It took about 20 visits to Tokyo before I felt like I, instinctively, knew where things were. And I still get lost.
Osaka is a similarly befuddling animal. The dialect is different. The city is huge. And if it weren’t for Google Maps, I’d be scratching my head more than I already do.
But the one thing I love about Osaka is this: Osakans love food. They, in fact, ascribe a word (phrase) to their love affair with food: くいだおれ. “Eat until you drop.”
So that’s what I do when I go to Osaka.
I started in an izakaya with some smoked daikon.
Then I moved on to an Osaka specialty: takoyaki. There’s a lot going on here, but the main ingredients are finely chopped octopus and a batter that helps enclose the octopus into a ball-shaped treat. The rest is garnish that consists of things like seaweed, mayonnaise, Worcester sauce, and katsubushi (aka bonito, aka dried/smoked tuna flakes).
Then I moved onto taiyaki. This is a pastry that resembles a fish, stuffed with sweetened azuki beans. They are hot and oh, oh so yummy.
If you’re reading this and you’re still at the airport, or worse, trying to figure out how to get around in Osaka, just know that you likely arrived at KIX (Kansai International Airport).
Take the Rapi:t (that’s how it’s spelled). It’s a Limited Express train that leaves twice an hour. It’ll cost you roughly 1390 yen (USD$13) to take the 35-minute ride to the city.
Then, unless you want to pay exorbitant fares via taxi or Uber, just get a Suica card. (Go to a train station and ask for a Suica card.) Once you have a Suica card and you’ve loaded some yen to it, you can take the subway with a generous level of wild abandon. Have fun, and see as much of the city as you can.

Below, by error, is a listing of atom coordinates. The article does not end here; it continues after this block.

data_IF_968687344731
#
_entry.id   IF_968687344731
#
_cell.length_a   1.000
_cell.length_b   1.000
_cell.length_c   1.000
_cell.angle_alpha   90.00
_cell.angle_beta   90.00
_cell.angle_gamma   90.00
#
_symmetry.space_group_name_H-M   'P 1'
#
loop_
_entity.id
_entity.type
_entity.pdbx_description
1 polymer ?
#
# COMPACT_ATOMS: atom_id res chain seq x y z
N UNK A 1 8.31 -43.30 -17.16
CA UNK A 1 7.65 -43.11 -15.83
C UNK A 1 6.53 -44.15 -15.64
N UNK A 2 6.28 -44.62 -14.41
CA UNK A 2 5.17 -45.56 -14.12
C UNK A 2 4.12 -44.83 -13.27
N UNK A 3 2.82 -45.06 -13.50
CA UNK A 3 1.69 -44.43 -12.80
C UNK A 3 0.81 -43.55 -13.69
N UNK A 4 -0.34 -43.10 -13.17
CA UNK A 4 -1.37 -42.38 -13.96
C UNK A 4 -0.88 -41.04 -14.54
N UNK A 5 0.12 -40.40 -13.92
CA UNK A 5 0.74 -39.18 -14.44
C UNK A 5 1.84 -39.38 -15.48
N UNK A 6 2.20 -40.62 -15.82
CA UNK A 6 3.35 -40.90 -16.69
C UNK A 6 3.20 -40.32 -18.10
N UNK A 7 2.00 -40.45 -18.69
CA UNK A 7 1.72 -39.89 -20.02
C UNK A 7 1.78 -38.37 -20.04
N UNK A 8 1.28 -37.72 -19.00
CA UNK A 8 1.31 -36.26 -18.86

You might start with Namba and Umeda. (For Umeda, find the labyrinth of restaurants and bars near Umeda by googling “Bar Earth,” and it’ll put you smack dab in the madness. Or google “Doyamacho.”) For Namba, google “Doguyasuji.” (If you’re using Google Maps, these places are searchable.)
When people ask me what to do when they go to Japan, the best advice I have is this: “Walk and Eat. Walk and Eat. Repeat as necessary.”
And if you want a smooth, flavorful, potent cup of coffee, where the dude takes his craft seriously, go to Yamawaki Coffee. It is take-out only, as the area where one might sit is blocked by industrial-sized coffee grinders, roasting machines, and bags of beans.
Lodging is plentiful in Osaka. I’ve previously stayed at the Ritz Carlton Osaka and written about it here, but this time I chose the Moxy Osaka Honmachi, champion of space-saving economy and little things, like sensors at the foot of each bed that light your path when you get up to relieve yourself in the middle of the night. Those sensors, coupled with the blue light that some Japanese toilets have (not the ones at the Moxy), are among the things that make me think the Japanese people might have taken human evolution to the next level. (I’ve already written about the Moxy brand here, as the Tokyo Moxy is also first-rate.)
As always, should you have any questions, feel free to contact me.